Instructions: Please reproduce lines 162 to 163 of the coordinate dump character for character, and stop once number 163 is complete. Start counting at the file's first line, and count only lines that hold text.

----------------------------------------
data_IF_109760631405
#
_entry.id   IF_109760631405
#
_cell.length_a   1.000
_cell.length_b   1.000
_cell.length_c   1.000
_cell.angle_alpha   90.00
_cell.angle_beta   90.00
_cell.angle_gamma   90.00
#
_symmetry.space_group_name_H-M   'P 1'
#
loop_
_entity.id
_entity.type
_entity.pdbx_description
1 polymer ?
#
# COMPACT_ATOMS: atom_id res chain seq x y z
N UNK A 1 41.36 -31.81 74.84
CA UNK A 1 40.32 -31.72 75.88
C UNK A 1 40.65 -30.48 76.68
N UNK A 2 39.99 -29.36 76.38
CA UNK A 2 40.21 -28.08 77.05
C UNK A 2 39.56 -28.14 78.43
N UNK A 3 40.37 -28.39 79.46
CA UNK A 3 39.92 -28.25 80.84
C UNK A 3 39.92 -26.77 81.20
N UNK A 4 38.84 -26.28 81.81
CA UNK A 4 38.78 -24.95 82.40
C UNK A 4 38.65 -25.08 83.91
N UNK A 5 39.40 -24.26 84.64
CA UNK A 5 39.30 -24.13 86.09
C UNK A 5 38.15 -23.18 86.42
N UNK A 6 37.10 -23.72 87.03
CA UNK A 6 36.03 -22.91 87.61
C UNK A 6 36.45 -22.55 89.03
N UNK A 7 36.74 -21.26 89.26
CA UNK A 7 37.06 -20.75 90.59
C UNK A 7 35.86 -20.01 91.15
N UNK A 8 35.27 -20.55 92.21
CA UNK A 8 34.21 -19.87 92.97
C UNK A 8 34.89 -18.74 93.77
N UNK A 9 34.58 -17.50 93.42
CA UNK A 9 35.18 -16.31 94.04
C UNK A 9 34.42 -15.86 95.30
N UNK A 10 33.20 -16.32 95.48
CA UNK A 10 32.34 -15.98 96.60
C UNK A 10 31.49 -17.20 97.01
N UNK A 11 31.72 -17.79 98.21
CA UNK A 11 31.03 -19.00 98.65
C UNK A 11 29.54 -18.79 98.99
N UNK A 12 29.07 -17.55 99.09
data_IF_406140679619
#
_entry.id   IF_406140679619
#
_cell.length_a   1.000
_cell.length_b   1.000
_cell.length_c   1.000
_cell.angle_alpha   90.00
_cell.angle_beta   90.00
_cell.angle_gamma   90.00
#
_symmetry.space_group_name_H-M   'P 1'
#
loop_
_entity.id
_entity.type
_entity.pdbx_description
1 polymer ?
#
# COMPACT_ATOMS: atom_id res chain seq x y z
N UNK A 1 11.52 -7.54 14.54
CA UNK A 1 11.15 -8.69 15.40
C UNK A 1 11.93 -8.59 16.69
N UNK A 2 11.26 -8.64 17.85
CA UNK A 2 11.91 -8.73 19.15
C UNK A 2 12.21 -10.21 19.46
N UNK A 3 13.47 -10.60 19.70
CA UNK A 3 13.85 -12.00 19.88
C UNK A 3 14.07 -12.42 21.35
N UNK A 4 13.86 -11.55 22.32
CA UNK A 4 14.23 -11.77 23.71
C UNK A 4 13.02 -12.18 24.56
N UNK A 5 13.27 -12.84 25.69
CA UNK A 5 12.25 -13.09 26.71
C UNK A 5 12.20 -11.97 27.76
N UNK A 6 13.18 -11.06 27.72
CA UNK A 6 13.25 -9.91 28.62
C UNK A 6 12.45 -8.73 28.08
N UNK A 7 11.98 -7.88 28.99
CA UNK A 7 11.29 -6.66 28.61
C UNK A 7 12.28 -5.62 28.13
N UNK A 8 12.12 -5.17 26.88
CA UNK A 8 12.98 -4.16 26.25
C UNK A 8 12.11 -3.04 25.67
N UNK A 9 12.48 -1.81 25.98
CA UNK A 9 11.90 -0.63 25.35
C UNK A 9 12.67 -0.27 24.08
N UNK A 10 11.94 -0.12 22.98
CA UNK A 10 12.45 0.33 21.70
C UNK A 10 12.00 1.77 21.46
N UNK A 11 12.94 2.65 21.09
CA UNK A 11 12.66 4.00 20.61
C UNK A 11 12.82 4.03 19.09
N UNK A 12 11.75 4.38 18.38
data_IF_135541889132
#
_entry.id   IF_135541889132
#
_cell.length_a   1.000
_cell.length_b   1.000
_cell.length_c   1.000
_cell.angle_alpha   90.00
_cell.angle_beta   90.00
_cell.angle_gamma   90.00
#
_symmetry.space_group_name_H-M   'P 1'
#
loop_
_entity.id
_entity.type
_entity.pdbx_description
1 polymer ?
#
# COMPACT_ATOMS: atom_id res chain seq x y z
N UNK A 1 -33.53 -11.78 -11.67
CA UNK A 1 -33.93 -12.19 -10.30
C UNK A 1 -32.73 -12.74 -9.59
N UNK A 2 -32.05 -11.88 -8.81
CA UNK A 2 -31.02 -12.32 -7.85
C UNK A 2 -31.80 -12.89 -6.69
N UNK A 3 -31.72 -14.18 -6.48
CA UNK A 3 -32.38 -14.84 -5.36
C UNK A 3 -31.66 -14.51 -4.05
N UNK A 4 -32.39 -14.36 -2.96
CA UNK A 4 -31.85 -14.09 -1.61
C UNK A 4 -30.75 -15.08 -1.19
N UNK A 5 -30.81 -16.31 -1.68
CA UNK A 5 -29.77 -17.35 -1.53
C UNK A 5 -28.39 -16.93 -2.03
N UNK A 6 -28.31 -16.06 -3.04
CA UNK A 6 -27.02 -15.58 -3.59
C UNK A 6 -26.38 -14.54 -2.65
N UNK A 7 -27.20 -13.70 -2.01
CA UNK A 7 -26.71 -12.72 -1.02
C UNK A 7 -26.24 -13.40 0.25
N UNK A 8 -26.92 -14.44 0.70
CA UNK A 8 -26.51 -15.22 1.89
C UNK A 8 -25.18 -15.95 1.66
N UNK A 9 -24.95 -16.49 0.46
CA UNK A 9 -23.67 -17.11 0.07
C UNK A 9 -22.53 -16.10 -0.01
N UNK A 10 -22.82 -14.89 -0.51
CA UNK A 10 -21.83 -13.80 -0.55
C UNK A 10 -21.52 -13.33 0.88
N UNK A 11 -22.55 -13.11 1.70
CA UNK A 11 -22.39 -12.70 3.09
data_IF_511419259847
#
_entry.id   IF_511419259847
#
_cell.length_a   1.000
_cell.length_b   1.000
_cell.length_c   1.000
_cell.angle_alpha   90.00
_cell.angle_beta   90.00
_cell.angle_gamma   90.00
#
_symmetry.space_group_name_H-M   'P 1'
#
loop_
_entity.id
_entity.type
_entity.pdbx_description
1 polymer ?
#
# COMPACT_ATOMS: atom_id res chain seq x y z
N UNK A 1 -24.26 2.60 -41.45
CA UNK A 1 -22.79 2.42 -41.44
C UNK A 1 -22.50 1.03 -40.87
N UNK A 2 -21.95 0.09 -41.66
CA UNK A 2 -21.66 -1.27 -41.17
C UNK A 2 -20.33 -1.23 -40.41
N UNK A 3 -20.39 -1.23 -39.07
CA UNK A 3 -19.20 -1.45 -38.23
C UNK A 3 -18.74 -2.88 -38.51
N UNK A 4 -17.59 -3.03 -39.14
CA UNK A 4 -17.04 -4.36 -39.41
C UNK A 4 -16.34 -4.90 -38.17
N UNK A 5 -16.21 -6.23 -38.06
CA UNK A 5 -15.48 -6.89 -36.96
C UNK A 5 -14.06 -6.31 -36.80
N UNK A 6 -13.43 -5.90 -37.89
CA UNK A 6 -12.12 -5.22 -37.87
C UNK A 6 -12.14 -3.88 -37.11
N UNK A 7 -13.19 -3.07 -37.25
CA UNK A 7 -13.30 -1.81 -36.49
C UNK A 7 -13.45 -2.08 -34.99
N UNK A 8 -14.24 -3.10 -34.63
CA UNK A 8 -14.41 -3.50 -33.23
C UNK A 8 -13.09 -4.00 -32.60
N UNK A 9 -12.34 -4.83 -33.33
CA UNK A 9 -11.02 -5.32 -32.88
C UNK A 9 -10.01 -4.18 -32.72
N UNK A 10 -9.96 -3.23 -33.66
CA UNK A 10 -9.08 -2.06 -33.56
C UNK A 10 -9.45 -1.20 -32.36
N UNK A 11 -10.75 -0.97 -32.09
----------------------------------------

#
_entry.id   IF_511419259847